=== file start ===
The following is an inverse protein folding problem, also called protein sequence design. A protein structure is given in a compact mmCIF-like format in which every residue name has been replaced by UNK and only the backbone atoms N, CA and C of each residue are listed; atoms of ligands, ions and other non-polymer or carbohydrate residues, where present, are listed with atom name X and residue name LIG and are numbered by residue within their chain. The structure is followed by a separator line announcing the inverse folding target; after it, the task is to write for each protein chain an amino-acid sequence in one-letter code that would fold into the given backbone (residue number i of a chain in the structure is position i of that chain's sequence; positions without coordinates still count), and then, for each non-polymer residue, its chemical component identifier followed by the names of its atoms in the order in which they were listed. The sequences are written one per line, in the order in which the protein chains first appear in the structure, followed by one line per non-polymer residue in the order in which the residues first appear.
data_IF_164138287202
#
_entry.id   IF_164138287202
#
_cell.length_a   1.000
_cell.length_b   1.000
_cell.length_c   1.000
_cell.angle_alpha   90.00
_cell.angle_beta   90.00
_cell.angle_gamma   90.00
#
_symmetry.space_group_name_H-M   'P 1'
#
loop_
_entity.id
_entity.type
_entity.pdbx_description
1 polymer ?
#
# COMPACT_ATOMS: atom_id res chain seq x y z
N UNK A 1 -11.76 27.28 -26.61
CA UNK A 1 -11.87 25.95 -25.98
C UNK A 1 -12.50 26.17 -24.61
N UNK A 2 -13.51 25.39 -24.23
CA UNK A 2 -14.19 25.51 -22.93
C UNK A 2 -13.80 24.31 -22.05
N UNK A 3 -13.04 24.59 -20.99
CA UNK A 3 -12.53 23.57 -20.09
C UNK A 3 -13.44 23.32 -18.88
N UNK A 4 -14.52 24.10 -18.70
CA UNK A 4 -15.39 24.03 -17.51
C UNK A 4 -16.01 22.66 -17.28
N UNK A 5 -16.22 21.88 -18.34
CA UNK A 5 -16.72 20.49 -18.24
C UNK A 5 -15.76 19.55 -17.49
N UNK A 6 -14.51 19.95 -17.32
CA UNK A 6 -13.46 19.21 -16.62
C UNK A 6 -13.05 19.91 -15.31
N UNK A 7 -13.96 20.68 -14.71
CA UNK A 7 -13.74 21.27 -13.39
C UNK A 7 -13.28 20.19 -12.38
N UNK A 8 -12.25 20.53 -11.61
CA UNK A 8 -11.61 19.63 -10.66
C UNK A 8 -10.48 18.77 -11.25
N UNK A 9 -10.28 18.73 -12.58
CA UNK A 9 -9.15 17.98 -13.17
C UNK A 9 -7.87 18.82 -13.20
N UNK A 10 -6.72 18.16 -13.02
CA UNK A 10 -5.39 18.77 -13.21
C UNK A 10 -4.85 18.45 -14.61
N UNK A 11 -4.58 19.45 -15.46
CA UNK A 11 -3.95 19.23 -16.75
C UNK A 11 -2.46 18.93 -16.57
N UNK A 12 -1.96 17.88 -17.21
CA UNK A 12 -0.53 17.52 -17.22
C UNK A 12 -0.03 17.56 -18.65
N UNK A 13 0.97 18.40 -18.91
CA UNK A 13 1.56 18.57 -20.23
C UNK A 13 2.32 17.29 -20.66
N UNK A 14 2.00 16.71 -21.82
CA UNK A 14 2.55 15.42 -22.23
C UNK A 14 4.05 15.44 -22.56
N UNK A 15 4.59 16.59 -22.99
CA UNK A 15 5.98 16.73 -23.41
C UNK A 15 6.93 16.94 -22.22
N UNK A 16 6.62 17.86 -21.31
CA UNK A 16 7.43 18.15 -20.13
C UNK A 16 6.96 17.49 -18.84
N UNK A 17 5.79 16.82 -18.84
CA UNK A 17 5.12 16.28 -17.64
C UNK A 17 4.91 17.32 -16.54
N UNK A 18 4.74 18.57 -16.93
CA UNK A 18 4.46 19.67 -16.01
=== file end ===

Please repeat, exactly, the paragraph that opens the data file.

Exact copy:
The following is an inverse protein folding problem, also called protein sequence design. A protein structure is given in a compact mmCIF-like format in which every residue name has been replaced by UNK and only the backbone atoms N, CA and C of each residue are listed; atoms of ligands, ions and other non-polymer or carbohydrate residues, where present, are listed with atom name X and residue name LIG and are numbered by residue within their chain. The structure is followed by a separator line announcing the inverse folding target; after it, the task is to write for each protein chain an amino-acid sequence in one-letter code that would fold into the given backbone (residue number i of a chain in the structure is position i of that chain's sequence; positions without coordinates still count), and then, for each non-polymer residue, its chemical component identifier followed by the names of its atoms in the order in which they were listed. The sequences are written one per line, in the order in which the protein chains first appear in the structure, followed by one line per non-polymer residue in the order in which the residues first appear.